8:00 a.m. Chongqing, China:
The travelers in room 303 of the Yangzte River Hostel sleep peacefully amidst the morning calm. Tucked away behind layers of walls, we are immune to the tumultuous din of the city. Suddenly, a noise like a crash of plates slices through the air with piercing clarity that shatters the fragile peace of sleep: A woman in the hallway talking – no- yelling into her cell phone.
Awakened in a dreary stupor I listen helplessly to the conversation that holds me hostage against my will from the peace of sleep that I hold so dear. I do not try to understand the contents of this woman’s conversation, it’s best that I am unable to do so. The most likely inane back and forth between this screeching banshee and her cohort would only drive my festering impatient into a seething fury. I imagine this woman somehow thinks highly of herself as she hollers into the modern high tech microphone on her cellphone. As if pushing the receiving end beyond its amplification abilities and riding the cusp of distortion gives her a sense of pride.
And then, just as suddenly as it was stolen, silence returns. The air breathes a collective sigh. The now most definitely weary travelers of room 303 and I softly seal our eyes and float down slowly, like a feather, back into the peace of sleep.
No. No, not yet they say. You can’t have it. Not now. And the man lying in the bunk adjacent to mine bursts into speach at full volume. All silence is rushed out of the room like an atmosphere sucked into the vacuum of space. There was no warning call, no trumpetting melody of a ringtone. No, this man made the call, intentionally holding his fellow roommates hostage to his conversation. Murdered are my hopes to catch the precious minutes of sleep before my alarm goes off.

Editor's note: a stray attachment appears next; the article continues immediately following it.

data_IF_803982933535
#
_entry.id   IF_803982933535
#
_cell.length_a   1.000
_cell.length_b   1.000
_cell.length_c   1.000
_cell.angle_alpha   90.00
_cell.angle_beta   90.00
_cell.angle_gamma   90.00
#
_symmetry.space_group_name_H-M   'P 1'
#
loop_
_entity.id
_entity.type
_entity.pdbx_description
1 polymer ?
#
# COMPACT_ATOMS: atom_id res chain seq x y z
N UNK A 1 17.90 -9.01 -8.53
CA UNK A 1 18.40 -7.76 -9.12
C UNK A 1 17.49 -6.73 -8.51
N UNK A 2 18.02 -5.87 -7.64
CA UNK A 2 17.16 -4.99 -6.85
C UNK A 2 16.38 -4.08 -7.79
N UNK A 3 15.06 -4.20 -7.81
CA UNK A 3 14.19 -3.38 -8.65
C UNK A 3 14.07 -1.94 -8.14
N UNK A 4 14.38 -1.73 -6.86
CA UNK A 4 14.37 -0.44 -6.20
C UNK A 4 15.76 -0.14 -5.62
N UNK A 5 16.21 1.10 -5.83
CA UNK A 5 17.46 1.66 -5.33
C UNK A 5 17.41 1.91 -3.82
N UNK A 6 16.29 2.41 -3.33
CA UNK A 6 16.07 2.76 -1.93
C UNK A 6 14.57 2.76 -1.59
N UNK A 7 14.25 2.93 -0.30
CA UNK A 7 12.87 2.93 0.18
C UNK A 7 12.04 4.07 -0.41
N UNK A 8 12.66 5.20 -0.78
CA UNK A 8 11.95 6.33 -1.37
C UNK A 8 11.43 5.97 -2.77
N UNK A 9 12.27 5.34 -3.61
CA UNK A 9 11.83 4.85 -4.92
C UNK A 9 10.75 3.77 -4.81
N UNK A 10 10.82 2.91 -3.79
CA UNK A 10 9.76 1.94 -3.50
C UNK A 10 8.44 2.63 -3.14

Amongst the many cultural differences this westerner has encountered in China, this is one that eludes my adaptation. I do not understand it, perhaps there is no understanding it. No matter where people are -in a silent building, on the train or bus, on in a quiet room full of sleepers- they feel they have the right to speak into their cellphones at full volume. Am I, as a westerner, somehow the only one vulnerable to the disturbances of this phenomenon? Or is there somehow a silent agreement regarding this not so silent act, an agreement that if one person feels its okay to disturb the personal peace of those around them, then it is okay for everyone to do the same in any situation. Whatever the reason, whatever the cause, the effect remains the same. And I am awake.